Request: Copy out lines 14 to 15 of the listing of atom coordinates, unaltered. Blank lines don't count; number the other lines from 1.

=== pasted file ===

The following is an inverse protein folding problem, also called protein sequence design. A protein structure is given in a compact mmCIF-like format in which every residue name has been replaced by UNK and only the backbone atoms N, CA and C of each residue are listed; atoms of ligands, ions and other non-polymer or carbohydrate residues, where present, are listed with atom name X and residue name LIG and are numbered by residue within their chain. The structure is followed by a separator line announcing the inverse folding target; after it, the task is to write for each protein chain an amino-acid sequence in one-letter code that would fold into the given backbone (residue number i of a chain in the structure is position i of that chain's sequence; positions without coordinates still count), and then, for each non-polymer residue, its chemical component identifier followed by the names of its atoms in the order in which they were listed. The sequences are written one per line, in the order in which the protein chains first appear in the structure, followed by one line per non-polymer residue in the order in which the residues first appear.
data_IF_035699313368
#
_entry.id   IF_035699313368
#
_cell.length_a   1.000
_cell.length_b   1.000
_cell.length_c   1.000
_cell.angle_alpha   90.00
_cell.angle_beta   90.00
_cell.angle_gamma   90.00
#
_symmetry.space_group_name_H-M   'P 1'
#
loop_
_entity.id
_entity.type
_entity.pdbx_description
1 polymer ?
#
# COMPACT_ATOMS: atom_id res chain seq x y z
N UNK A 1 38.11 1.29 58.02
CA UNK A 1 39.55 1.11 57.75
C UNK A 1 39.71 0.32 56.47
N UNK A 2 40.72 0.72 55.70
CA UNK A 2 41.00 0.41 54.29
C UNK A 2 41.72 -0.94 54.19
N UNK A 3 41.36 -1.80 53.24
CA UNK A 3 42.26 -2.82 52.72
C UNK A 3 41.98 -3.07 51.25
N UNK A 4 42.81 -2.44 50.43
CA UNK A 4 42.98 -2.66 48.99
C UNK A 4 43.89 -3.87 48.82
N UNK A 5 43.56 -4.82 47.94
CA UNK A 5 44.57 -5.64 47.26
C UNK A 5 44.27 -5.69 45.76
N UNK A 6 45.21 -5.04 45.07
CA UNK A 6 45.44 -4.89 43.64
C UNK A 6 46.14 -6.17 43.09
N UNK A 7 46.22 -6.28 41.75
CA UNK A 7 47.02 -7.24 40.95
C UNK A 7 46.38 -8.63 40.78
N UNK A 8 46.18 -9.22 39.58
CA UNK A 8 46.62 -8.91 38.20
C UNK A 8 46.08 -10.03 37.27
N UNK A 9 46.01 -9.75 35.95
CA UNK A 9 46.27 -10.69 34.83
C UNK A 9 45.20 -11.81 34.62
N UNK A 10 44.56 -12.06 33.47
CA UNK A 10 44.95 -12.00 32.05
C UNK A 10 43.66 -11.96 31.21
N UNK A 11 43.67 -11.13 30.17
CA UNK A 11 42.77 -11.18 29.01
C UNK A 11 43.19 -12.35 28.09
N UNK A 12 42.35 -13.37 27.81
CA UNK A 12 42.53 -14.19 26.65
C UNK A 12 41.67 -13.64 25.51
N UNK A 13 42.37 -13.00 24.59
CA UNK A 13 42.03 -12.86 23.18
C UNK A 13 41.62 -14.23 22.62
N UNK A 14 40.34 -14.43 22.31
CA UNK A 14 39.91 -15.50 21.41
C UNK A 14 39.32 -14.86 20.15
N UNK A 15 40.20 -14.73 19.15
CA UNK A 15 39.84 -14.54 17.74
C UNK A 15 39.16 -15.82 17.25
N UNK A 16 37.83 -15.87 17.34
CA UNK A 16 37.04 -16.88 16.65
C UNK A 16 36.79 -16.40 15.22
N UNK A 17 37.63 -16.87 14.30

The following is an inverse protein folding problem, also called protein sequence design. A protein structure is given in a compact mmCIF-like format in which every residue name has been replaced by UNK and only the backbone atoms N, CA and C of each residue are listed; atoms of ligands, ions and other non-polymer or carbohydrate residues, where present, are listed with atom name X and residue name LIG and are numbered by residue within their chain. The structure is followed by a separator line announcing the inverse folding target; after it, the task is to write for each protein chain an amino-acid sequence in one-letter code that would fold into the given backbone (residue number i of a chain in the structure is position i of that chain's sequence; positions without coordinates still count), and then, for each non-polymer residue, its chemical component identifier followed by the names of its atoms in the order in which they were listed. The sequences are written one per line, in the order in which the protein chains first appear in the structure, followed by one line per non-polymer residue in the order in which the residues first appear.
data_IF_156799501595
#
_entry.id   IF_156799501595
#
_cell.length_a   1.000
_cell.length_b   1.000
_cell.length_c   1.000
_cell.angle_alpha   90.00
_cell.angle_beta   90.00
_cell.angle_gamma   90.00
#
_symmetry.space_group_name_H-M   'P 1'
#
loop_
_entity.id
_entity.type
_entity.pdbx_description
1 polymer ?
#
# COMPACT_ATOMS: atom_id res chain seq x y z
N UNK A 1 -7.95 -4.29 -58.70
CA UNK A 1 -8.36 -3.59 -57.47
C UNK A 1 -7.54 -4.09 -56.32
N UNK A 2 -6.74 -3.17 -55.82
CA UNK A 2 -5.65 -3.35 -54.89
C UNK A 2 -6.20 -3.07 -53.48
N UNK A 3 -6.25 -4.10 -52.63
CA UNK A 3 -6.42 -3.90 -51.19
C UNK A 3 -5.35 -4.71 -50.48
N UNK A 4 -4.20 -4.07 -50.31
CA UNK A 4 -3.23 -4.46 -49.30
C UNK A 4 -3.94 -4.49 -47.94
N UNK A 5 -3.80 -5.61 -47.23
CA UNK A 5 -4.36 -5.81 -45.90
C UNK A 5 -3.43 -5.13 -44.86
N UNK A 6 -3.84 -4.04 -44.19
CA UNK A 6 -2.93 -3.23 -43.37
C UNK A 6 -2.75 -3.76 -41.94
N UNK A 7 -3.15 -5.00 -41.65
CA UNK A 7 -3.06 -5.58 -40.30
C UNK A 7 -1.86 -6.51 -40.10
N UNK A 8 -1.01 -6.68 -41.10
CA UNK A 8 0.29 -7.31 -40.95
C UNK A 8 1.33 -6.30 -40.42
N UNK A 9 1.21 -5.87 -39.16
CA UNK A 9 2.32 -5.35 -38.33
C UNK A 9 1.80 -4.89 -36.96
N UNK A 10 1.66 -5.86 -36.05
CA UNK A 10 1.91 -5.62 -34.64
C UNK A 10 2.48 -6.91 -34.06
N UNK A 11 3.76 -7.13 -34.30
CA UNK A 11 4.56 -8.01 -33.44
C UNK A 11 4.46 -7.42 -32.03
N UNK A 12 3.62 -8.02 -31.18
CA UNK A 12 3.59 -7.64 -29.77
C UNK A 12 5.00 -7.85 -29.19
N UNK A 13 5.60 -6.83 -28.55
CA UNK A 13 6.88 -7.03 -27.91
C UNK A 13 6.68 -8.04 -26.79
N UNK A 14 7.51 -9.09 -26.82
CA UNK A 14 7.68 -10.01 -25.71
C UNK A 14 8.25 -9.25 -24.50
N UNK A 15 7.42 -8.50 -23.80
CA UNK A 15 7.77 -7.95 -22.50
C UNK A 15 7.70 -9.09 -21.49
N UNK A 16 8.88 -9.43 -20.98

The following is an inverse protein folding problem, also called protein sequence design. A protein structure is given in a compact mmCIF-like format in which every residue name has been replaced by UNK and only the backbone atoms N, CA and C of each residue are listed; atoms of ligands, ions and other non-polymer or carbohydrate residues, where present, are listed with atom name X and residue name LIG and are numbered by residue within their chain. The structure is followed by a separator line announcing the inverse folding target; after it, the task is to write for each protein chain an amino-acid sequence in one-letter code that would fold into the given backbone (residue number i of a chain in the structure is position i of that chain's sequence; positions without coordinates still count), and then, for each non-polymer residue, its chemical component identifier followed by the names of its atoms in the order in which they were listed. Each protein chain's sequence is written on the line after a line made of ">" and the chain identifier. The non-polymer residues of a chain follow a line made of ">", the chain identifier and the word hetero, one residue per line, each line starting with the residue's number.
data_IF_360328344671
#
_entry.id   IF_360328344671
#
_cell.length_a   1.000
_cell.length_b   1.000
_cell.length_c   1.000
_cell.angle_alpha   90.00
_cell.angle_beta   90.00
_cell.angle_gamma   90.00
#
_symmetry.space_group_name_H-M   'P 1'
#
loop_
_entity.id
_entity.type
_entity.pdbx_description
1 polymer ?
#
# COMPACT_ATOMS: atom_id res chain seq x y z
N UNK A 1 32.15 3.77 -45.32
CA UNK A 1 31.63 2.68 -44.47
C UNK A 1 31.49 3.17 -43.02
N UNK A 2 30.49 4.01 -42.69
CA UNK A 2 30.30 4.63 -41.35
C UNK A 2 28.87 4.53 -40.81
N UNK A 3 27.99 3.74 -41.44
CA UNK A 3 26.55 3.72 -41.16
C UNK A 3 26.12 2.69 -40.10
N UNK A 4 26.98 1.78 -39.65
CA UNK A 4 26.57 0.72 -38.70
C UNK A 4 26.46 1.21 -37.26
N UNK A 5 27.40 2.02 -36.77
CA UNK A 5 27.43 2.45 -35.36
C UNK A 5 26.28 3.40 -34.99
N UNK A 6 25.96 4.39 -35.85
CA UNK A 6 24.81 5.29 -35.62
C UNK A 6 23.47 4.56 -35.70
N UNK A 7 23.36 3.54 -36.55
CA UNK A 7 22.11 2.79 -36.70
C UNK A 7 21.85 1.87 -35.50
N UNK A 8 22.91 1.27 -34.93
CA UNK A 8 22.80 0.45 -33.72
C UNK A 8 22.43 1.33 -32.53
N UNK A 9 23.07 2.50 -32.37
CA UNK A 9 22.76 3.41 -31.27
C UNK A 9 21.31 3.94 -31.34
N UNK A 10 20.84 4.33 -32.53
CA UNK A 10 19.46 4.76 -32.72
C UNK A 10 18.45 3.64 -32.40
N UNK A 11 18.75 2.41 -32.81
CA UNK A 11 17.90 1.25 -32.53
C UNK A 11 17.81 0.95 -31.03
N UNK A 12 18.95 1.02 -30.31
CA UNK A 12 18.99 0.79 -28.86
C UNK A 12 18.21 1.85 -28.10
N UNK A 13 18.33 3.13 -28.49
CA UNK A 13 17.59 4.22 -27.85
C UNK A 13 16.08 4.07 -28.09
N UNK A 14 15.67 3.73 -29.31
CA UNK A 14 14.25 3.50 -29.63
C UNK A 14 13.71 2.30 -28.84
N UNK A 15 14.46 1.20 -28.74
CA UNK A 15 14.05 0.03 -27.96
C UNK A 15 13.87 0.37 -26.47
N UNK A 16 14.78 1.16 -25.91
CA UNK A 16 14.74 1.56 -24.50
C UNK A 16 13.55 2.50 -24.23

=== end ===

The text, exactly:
#
loop_